Stabilisation in economic conditions throughout most European countries impacted hotel performances, slowing down the rate of RevPAR growth and the generally good momentum that was enjoyed prior. Results have however regained some normality, reaching pre-crisis levels.
Throughout the 27 countries in the European Union, hotel occupancy rate (OR) levels for the month of September have revived, reaching or bettering the same month last year. Overall, OR hovers around 75%, and in some markets pushing 80% and above. In London, Venice, Amsterdam, Paris, Ghent, Zurich, Munich, San Sebastian or Berlin, OR reach even more than 85%. Meanwhile, budget and economy segments perform best, leaping 5 percentage points. As expected, occupancy growth in the other categories is more modest, although remain positive.
This overall good level of demand allows hoteliers to sustain good average daily rates (ADR) progress. Higher categories in the hotel spectrum manage to achieve better ADR growth, having greater price elasticity and margin to manoeuvre. They also target higher paying (more profitable) clientele segments, such as in international leisure individuals and meetings industry. Indeed, fine tuning yield management and selected distribution channels become sophisticated instruments for improving revenue without shifting rack rates significantly. In addition, the newly regained rates are a solid basis not only to retain but to improve the high quality and performance of the European hotel offer. Due to the importance of upper upscale and luxury hotels in their lodging supply Geneva, Cannes and Venice show the higher ADR levels.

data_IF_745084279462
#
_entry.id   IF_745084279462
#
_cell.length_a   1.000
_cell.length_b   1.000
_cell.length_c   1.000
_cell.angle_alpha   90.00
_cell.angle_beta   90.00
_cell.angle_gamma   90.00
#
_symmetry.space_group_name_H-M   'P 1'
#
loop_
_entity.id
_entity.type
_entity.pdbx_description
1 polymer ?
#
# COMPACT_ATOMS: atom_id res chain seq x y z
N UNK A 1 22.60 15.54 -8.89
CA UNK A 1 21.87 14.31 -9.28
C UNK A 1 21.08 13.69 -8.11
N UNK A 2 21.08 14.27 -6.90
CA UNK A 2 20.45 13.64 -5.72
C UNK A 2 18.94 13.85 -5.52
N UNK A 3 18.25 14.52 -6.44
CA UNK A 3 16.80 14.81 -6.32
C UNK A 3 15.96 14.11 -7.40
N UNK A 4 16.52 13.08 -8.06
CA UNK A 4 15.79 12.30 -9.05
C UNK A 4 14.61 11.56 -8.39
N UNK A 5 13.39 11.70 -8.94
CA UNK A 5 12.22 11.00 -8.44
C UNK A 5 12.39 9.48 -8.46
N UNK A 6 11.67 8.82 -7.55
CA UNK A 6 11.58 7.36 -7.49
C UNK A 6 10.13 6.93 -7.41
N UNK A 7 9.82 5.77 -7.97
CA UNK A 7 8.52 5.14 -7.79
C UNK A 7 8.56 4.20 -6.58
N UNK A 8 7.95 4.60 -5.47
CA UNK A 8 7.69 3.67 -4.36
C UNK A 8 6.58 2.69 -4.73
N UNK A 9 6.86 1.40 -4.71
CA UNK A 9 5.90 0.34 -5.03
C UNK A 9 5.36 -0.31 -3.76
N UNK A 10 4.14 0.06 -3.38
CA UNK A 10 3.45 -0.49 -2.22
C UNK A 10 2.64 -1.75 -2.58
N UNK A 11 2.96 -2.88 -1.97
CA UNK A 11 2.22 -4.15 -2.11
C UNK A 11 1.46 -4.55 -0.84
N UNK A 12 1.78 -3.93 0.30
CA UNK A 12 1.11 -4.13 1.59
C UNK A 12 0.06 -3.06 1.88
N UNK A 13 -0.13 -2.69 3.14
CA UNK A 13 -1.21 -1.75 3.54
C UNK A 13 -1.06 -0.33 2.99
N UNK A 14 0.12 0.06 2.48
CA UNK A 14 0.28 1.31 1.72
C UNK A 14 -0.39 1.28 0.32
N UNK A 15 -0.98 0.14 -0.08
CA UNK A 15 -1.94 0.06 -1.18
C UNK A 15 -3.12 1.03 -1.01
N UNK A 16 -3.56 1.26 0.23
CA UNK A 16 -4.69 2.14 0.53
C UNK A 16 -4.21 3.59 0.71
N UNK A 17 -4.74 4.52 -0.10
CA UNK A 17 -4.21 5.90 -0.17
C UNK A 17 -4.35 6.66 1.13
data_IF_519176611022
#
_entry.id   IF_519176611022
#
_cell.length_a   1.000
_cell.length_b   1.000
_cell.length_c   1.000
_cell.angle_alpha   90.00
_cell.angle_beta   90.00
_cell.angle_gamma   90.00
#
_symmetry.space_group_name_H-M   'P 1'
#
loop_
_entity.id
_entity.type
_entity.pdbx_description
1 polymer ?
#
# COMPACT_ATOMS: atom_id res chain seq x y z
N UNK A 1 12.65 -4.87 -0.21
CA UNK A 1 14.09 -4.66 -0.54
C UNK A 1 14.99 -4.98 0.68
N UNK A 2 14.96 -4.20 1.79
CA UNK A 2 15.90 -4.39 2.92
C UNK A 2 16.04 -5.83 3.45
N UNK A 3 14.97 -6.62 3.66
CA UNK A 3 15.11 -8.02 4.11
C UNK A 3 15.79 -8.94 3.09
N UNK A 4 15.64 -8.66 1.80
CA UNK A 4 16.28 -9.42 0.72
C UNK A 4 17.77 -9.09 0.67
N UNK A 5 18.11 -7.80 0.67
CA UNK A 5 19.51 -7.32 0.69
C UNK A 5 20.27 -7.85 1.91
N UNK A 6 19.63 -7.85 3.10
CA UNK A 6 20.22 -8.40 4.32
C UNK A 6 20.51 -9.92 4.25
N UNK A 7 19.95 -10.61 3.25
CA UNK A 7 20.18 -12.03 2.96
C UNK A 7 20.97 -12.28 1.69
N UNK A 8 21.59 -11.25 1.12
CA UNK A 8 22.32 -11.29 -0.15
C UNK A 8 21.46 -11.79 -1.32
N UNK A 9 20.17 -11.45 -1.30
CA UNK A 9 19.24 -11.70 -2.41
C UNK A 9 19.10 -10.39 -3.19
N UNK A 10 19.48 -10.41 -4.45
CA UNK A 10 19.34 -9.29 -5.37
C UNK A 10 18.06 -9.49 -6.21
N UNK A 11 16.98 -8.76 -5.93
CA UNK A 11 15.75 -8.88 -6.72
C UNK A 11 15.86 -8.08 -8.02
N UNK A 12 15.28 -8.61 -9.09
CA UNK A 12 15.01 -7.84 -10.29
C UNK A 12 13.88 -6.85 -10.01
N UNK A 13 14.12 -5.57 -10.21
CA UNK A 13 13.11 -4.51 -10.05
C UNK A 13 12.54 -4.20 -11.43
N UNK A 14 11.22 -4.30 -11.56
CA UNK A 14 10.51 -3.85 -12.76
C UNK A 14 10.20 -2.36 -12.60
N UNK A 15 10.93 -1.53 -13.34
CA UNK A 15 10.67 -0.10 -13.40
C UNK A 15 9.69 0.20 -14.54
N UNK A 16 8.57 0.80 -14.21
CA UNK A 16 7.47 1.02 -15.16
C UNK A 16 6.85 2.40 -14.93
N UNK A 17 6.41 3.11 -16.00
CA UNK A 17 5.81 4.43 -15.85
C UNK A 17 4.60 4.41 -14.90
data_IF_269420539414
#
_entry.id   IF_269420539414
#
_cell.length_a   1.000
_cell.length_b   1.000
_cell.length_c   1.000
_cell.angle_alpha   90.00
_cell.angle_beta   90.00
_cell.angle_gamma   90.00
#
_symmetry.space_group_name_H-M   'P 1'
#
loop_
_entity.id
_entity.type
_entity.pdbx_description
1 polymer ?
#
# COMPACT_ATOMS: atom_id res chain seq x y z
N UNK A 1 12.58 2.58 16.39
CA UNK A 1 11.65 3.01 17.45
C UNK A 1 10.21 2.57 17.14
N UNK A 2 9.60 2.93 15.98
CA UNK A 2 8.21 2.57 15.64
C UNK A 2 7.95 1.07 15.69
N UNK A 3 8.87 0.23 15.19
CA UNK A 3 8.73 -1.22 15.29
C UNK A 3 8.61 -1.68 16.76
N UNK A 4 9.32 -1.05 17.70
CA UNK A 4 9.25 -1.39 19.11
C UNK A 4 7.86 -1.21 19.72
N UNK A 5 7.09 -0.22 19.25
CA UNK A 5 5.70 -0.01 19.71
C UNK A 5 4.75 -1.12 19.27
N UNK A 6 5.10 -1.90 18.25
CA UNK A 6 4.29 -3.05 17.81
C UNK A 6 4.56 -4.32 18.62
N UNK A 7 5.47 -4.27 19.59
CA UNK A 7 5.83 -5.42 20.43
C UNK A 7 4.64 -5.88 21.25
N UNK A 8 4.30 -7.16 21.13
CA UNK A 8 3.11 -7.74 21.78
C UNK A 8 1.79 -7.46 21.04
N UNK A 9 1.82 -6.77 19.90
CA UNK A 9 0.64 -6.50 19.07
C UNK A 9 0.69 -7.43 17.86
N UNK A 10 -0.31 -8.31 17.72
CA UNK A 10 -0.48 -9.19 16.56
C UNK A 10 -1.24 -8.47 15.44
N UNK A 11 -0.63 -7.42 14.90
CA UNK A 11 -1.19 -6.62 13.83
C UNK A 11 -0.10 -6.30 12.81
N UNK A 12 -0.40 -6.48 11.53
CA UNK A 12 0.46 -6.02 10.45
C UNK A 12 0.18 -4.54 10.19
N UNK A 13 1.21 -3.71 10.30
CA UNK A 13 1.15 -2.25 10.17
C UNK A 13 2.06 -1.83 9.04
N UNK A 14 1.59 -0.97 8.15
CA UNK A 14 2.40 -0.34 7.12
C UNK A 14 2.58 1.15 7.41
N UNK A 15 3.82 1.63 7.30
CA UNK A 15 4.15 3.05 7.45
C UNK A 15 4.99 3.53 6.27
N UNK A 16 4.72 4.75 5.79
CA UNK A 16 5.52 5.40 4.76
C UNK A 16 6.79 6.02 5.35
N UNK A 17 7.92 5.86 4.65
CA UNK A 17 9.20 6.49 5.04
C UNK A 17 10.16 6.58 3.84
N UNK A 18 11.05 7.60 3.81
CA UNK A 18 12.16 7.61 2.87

Steering Revenue management and distribution channels becomes a sophisticated instrument that makes it possible to exploit the slightest opportunity for improving revenues without varying the rack rates, an act that is not well accepted during an economic crisis. In turn, RevPAR grows by 5%, driven by a few European growth engines such as the Netherlands.
As usual the 27 countries in the Union are divided into three categories: those that experienced a brief moment of economic weakness, such as Germany and Sweden; those positioned in the good average, revealing the phenomenon of stabilisation after strong growth recorded during periods of crisis – the vast majority of countries – and the few countries that stand-out for their very strong growth, including Portugal, the Netherlands, Poland and to a lesser extent Austria.
The improvement experienced in the Netherlands is more interesting and especially more sustainable because it is the only country that shows double-digit RevPAR growth over a 12-month rolling period, and with a very good ADR level. In periods of recovery and growth in demand, it is also observed that countries suffering from a deficit in hotel supply benefit from a great boom. Although temporarily beneficial, such markets must be careful not to allow this to become a long term structural weaknesses. Nevertheless, most of the European cities still benefits of an increasing trend in the RevPAR since the beginning of the year.
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